Space agencies in Europe and Russia have sadly announced that their next mission to the surface of Mars with a rover will be delayed by two years, from 2018 to 2020. The rover is to be part of a two-pronged ExoMars mission by the European Space Agency and Roscosmos. The first stage has already been successfully launched into space. That mission is actually made up of two robotic probes — the Trace Gas Orbiter (TGO) and the Schiaparelli entry, descent and landing demonstrator. The second launch, however, is destined to put a full-size rover on the surface of the Red Planet, capable of drilling 2m down into the Martian crust.
The BBC reports, however, that both Russian and European engineers have struggled to keep to the project's schedule. Sadly, missing the 2018 launch date requires waiting for the next instance of favourable planetary alignment, which means waiting for 26 months.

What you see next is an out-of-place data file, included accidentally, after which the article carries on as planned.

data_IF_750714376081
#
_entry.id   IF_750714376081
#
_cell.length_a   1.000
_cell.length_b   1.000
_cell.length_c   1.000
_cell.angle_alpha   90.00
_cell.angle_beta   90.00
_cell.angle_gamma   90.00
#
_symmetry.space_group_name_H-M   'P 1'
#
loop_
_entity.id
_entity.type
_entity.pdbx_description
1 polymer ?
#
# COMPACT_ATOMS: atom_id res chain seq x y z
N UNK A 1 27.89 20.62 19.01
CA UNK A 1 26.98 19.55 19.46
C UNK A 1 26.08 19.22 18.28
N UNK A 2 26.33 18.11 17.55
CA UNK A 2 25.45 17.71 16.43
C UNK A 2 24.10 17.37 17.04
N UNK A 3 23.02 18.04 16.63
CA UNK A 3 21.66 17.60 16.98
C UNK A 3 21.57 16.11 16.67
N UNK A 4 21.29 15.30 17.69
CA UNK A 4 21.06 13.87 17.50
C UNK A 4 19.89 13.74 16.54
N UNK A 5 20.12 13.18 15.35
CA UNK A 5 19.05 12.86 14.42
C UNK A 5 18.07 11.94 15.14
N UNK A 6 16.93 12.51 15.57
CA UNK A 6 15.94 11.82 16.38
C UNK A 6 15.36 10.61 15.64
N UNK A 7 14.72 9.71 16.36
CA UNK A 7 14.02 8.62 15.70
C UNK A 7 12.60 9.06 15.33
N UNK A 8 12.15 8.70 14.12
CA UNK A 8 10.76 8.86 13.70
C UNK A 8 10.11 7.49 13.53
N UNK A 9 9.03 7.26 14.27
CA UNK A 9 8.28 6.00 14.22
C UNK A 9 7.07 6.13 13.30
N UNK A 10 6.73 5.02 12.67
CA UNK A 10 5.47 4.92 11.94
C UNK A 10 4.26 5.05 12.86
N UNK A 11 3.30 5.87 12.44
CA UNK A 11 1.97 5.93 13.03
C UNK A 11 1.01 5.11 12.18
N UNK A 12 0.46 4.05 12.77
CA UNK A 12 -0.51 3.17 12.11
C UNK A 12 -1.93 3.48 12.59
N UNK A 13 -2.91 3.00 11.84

Rolf de Groot, head of ESA's Robotic Exploration Coordination Office, explained to the BBC:
What we have been doing lately is seeing if we could shorten the assembly, integration and testing (AIT) phase to something that would be acceptable from a risk point of view, but still make the 2018 launch.
Very recently, we have concluded that this is not possible without adding a large amount of additional risk to an already risky mission. So, we decided the only responsible thing to do was move to the 2020 launch date.
The project has seen many setbacks since its approval in 2005. What started as a modest demonstration mission became a full-blown exploration of Mars, which introduced its own delays. Since, it's struggled for money, too, with both NASA and Roscosmos helping out at various stages of the project.
Hopefully the 2020 launch will go ahead.